A charming and varied read, particularly for those who love the “Anne” books.
Avonlea is a place of beauty and pain, of merriment and sorrow. Even in the commonest quarrel or the most prosaic romance, enchantment runs deep. These twelve short stories, set in a location made familiar by the heroine of Anne of Green Gables, run the gamut from dramatic to comical--but an eye for the “unsung beauty in life’s common things” binds each tale together.
Quite simply, evil is shunned and good is admired. Even when the villains are more annoying than wicked (in the more humorous stories) they are never shown in a sympathetic light. In one story, a woman who lives with a domineering older sister is encouraged to elope.
God is treated with reverence throughout, and the only minister shown is an exceptionally admirable character. The “Angel of Love” is mentioned, most likely in a metaphorical sense. Though Christianity is generally taken for granted, the two stories that deal with theological issues do so in a straightforward and suitable way.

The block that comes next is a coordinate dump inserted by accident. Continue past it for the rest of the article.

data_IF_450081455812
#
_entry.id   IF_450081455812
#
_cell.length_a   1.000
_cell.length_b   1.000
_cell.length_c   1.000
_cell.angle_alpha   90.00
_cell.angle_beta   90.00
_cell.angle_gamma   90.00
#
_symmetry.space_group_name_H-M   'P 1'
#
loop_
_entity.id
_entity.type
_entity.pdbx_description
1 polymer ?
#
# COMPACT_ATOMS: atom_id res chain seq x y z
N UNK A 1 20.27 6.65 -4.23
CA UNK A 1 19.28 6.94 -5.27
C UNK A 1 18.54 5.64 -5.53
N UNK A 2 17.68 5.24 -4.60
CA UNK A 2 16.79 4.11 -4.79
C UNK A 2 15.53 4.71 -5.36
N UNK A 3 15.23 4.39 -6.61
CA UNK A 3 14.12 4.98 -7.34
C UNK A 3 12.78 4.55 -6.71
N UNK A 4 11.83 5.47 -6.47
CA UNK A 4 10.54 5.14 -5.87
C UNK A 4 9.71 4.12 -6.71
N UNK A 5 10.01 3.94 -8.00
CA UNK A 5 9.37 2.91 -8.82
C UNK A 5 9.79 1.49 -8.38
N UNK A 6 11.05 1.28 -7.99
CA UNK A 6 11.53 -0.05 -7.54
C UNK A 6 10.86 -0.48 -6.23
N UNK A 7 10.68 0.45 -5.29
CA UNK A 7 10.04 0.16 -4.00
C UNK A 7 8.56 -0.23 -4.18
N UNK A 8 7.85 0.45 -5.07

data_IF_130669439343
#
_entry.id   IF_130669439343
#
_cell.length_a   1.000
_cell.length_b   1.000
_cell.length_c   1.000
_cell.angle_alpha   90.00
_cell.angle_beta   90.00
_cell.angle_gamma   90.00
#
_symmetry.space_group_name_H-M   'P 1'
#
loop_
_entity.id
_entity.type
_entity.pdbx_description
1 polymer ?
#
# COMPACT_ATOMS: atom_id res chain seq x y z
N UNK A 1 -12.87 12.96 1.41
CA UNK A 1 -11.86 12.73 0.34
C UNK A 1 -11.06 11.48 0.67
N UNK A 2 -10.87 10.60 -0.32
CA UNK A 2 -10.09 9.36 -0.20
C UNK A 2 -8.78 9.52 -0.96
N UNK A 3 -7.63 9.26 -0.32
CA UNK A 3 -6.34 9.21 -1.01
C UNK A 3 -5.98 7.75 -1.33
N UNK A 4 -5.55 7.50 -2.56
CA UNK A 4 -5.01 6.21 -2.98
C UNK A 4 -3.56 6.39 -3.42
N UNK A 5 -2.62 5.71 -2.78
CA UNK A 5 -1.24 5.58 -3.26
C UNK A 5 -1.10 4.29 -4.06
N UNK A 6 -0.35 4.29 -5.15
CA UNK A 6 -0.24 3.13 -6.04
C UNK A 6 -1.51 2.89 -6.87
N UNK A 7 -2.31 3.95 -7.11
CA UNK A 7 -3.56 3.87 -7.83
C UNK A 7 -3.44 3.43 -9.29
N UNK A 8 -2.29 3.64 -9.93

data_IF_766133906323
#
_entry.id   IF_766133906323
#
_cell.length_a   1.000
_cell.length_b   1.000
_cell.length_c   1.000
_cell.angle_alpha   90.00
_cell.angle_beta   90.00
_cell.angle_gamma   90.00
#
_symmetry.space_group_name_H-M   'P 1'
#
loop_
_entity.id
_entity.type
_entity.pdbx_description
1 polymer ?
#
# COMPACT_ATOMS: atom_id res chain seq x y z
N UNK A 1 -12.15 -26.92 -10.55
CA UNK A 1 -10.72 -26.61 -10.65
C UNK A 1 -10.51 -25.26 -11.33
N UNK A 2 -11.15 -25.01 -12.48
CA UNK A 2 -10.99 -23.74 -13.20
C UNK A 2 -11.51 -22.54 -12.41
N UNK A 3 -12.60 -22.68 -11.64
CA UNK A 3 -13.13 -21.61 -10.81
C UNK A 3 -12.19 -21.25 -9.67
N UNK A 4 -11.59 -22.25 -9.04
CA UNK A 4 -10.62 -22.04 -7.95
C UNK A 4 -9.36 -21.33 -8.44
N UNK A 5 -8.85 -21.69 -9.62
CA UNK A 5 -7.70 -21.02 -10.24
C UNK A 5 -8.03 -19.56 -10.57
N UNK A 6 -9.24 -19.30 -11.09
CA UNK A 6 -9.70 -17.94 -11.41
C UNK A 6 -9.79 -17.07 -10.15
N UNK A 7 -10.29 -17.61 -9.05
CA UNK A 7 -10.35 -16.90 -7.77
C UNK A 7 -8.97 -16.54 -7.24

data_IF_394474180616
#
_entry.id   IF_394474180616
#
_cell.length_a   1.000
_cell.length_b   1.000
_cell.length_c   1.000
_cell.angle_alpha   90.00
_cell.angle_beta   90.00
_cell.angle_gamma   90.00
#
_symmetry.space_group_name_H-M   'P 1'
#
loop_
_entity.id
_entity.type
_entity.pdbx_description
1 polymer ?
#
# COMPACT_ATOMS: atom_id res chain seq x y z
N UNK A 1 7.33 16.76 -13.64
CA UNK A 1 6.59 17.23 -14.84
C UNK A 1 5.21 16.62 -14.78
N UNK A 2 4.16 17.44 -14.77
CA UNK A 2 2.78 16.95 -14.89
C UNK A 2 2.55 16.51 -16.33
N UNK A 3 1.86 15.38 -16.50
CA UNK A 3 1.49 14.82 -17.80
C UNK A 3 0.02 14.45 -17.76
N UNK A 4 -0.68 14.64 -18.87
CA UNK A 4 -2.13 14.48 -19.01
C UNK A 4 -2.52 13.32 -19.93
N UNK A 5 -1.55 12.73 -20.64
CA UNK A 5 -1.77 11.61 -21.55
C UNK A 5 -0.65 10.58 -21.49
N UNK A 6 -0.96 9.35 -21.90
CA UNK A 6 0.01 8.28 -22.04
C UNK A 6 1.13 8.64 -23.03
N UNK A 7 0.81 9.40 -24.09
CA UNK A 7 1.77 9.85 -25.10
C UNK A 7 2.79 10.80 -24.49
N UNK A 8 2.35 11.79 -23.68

None to speak of. A boy falls from the roof of a henhouse, but he isn’t injured.
Drug and Alcohol Content
One character’s “drunken sprees” are referenced.
There are several romances, all clean and appropriate. Also there is reference to a woman’s sinful past — a child out of wedlock and a life of prostitution, though those exact words aren’t used.
Crude or Profane Language or Content
One instance of “God” used as an oath. A character says “damned”, but the word is partially blotted out.
I thoroughly enjoyed every one of these stories. They are written with the poetic quality I had come to expect from the “Anne” series, but refreshingly free from the religious irreverence of some of those books. Even the stories in which Anne does not appear are sweet and inspiring.